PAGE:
Why Does Syria’s Latest Amnesty Decree Exclude ‘Building Violations’?

Presidential Amnesty Decree No. 13 issued in early May notably excluded pardons for so-called “building violations”, which surprised people sentenced under Decree No. 40 of 2012. The 2012 decree penalised people for failing to adhere to construction codes, an offense commonly known in Syria as “building violations”.

This month’s decree pardoned 13 types of criminal offenses. One third of the penalty time was dropped for the crimes of customs smuggling and drug trafficking, while two thirds was dropped for destroying documents and records and falsifying official records. Full amnesty was granted for some crimes stipulated in the laws of the Terrorism Court. However, the decree did not pardon building violations, classifying such crimes alongside espionage, treason, unlawful links with the enemy, incest, looting public property, dealing with Israel and affiliation with the Muslim Brotherhood organization.

Furthermore, Decree No. 13 explicitly stated that the crimes mentioned in Decree No. 40 of 2012--namely, illegal construction--would not be pardoned. Under Decree No. 40, trials for building violations take place before a criminal court. The crime is considered a misdemeanour if it includes one of the violations that is not acceptable for settlement; it is a felony if the building has partially or completely collapsed. If the crime is a misdemeanour, the Court of First Instance is in charge of examining it. Felonies, however, are considered by the Criminal Court, in accordance with the legal principles stipulated by the Syrian Criminal Courts Rules Law No. 112 of 1950.

Decree No. 40 of 2012 laid out the steps that must be taken in “building violation” cases, as well as the rights of the workers who carried out the violation and the rights of the administrative body that failed to suppress it. These steps include demolishing the building, removing the rubble at the owner’s expense, imposing a fine on the perpetrator, the workers and the local administration employees who did not stop the illegal construction. The decree also included imprisonment ranging from three months to a year for the perpetrator, as well as the workers and administration. Punishment is three months to a year for any violation that occurred on public or private property. That punishment increases to between a year and three years for breaching durability conditions or license specifications or adding floors. Finally, imprisonment is no less than 10 years in cases involving the collapse of a building or loss of life, for which the fine is doubled.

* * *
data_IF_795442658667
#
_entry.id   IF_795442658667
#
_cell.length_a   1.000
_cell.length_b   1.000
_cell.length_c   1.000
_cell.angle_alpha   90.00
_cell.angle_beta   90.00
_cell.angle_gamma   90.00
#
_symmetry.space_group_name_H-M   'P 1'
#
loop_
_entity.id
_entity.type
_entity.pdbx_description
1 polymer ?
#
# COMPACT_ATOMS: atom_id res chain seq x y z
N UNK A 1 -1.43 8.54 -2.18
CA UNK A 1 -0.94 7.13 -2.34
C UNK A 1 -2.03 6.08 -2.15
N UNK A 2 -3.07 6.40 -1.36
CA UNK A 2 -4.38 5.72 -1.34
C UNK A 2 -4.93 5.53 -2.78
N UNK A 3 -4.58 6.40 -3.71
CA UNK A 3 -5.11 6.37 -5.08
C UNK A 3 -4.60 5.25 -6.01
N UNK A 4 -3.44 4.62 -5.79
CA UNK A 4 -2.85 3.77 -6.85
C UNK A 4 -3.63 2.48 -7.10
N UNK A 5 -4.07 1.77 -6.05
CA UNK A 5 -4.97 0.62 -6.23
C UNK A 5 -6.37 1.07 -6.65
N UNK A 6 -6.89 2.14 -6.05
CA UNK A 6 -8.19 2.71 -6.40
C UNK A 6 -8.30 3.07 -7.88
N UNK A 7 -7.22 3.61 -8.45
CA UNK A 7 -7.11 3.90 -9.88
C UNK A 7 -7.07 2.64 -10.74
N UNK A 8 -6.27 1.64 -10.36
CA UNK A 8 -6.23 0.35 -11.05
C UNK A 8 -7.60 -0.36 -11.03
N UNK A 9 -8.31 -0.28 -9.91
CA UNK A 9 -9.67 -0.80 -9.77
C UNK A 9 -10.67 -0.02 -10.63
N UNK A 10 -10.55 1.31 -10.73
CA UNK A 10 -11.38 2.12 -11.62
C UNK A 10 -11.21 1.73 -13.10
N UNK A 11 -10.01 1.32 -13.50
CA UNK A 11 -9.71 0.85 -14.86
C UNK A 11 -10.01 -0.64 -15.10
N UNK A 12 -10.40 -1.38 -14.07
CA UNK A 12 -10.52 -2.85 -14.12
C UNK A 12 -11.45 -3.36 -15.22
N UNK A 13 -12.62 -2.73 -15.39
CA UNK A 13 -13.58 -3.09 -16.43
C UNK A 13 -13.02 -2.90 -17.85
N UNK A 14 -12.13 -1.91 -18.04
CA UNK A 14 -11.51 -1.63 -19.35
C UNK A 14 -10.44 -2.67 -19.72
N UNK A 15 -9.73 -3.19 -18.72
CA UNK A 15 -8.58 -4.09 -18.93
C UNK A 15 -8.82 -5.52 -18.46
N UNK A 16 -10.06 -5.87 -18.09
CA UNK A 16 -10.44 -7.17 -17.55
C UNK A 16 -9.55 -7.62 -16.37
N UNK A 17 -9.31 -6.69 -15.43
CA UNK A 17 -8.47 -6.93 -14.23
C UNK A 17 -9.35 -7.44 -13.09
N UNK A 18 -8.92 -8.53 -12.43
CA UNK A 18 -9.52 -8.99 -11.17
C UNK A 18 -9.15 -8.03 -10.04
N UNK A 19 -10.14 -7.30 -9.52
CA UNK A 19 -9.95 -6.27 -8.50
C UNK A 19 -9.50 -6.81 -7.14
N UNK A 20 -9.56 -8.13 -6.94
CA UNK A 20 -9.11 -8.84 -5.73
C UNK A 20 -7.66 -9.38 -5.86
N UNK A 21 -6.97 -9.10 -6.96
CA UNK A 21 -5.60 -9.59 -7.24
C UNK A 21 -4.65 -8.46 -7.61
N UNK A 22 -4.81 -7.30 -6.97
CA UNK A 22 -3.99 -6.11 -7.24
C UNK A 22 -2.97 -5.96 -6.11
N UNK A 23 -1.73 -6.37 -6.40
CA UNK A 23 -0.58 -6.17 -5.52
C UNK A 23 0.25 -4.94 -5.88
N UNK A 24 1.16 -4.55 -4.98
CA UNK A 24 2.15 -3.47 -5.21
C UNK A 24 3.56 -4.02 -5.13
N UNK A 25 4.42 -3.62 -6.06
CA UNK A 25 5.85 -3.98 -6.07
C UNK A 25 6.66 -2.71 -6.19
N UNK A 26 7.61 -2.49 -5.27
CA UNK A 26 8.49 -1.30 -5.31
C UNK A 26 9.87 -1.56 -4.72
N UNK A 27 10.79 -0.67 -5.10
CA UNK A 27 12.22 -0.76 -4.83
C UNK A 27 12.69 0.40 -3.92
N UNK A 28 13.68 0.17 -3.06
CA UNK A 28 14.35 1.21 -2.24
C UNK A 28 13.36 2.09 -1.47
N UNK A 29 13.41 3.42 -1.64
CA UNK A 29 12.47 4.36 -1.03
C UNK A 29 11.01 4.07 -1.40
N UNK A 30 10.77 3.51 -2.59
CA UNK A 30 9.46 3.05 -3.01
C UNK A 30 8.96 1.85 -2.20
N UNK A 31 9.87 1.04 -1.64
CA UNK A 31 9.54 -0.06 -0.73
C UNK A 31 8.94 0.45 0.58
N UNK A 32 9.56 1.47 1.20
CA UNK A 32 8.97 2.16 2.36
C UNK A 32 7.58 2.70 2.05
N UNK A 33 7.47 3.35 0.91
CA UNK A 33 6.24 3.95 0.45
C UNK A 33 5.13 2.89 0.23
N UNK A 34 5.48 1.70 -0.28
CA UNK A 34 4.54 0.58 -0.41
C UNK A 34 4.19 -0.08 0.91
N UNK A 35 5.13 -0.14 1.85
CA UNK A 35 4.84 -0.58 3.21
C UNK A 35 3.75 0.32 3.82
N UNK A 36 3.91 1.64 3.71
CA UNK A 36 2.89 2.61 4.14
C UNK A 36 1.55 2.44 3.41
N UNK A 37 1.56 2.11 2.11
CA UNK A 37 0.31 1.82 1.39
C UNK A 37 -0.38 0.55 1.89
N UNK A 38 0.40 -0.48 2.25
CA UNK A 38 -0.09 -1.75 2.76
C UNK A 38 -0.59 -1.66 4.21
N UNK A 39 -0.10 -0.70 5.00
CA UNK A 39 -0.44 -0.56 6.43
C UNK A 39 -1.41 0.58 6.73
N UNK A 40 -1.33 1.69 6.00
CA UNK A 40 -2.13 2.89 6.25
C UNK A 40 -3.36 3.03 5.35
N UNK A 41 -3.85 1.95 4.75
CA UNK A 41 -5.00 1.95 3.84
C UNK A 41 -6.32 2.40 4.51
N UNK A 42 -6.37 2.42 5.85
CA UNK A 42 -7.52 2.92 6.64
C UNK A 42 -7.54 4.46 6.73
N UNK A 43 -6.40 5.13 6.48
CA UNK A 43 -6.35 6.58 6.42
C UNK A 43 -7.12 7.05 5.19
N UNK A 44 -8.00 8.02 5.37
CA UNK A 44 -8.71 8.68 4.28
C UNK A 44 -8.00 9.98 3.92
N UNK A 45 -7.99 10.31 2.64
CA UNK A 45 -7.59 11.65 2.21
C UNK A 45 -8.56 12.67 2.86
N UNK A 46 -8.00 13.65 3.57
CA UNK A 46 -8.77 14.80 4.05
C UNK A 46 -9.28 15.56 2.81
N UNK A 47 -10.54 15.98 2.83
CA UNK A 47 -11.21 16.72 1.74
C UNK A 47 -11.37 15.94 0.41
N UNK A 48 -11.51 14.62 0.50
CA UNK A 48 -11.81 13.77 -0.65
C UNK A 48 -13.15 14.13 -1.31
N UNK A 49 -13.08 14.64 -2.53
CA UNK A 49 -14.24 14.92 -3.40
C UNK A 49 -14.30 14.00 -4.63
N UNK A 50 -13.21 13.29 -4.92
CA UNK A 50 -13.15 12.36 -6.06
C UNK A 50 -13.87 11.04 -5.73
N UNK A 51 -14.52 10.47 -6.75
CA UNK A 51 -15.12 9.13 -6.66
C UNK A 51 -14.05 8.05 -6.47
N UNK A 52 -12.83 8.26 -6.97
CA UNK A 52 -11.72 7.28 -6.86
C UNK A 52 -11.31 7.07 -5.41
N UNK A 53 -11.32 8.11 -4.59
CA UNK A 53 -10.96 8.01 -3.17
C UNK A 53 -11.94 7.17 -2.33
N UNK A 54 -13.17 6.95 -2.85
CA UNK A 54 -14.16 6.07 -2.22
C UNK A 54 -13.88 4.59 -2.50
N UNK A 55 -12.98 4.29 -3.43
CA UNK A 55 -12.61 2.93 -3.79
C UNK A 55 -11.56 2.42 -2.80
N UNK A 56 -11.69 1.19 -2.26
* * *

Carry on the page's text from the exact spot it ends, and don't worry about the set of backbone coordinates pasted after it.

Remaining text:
However, Decree No. 40 allowed for settlement of some building violations, under the following conditions: if the violations occurred before the date the decree was issued, if the construction block did not distort the general view, if the building was safe and structurally sound, if a fine was paid or if the Order of Engineers submitted a technical report proving the building’s load-bearing capacity allowed it to be licensed in accordance with construction codes. Decree No. 40 also allowed settlement of such violations in informal settlements, provided that the perpetrator rehabilitated the defective building and settled the status of attached properties. Then, once the perpetrator pays the necessary fines, the building is included within the zoning plan for the area.

At the same time the Syrian government excluded crimes and misdemeanours related to Decree No. 40 from this month’s general amnesty measure, it released strict orders in most governorates these past several weeks to ban illegal construction that may occur during official holidays. Local administrative units stressed the need to adhere to Decree No. 40, and not to tolerate violations, especially in agricultural lands. The Damascus Countryside governorate witnessed many demolitions of illegally constructed buildings during this period, especially in Douma, Darayya, Al-Mleiha, Qatana, and Jaramana.

Previous amnesty decrees have pardoned misdemeanour building violation crimes, removing prison sentences while still enforcing fines. However, this month’s amnesty excluded all building violations. This reflects a harder line by the government towards unlicensed buildings after what some pro-regime news sites have called “widespread damage” wrought by illegal construction.

A source familiar with the real estate market in Damascus told The Syria Report that the government’s current focus is on preventing unlicensed construction in order to continue its own monopoly over the market, as well as preventing Syrian produced cement from reaching the black market or being smuggled out of the country, thus controlling its price locally. According to the source, the most important takeaway from the situation is the government’s clear message that it will not tolerate such violations, and that it will suppress them and remain strict against perpetrators even as time passes. Such measures will likely be a strong deterrent to unlicensed construction.

Demolishing a Building in Aleppo

Source: Sana